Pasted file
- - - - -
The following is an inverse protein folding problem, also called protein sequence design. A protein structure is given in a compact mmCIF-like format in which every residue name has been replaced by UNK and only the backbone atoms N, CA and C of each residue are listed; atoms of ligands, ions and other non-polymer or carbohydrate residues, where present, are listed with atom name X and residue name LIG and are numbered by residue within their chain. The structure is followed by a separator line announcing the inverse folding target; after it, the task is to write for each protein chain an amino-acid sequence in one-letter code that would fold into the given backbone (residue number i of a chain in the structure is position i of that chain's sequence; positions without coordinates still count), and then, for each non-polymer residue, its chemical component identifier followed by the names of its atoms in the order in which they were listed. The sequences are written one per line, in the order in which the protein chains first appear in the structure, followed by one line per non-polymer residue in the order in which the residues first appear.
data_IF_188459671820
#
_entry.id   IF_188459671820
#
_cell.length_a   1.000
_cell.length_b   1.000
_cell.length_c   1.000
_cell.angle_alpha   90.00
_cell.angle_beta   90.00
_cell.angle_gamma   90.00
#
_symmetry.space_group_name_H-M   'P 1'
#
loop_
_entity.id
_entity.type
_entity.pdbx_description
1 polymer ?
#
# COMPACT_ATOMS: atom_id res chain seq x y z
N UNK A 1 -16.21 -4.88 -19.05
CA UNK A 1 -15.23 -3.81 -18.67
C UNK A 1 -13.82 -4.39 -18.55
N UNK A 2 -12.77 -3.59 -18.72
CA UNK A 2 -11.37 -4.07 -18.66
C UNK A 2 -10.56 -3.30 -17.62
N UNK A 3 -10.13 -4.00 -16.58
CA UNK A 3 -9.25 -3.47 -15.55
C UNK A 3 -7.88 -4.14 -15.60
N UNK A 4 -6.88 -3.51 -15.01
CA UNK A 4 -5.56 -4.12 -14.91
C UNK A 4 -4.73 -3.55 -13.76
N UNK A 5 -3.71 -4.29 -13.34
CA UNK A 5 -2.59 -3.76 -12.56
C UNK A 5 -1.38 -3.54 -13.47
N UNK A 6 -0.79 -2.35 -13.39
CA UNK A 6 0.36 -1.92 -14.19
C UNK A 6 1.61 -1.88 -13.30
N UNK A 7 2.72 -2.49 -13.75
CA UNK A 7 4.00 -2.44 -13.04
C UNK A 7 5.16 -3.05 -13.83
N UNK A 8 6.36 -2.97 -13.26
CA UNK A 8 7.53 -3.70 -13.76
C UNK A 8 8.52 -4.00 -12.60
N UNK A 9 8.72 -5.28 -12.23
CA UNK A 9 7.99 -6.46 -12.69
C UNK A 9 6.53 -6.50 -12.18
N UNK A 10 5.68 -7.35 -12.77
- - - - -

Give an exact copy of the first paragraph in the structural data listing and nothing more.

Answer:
The following is an inverse protein folding problem, also called protein sequence design. A protein structure is given in a compact mmCIF-like format in which every residue name has been replaced by UNK and only the backbone atoms N, CA and C of each residue are listed; atoms of ligands, ions and other non-polymer or carbohydrate residues, where present, are listed with atom name X and residue name LIG and are numbered by residue within their chain. The structure is followed by a separator line announcing the inverse folding target; after it, the task is to write for each protein chain an amino-acid sequence in one-letter code that would fold into the given backbone (residue number i of a chain in the structure is position i of that chain's sequence; positions without coordinates still count), and then, for each non-polymer residue, its chemical component identifier followed by the names of its atoms in the order in which they were listed. The sequences are written one per line, in the order in which the protein chains first appear in the structure, followed by one line per non-polymer residue in the order in which the residues first appear.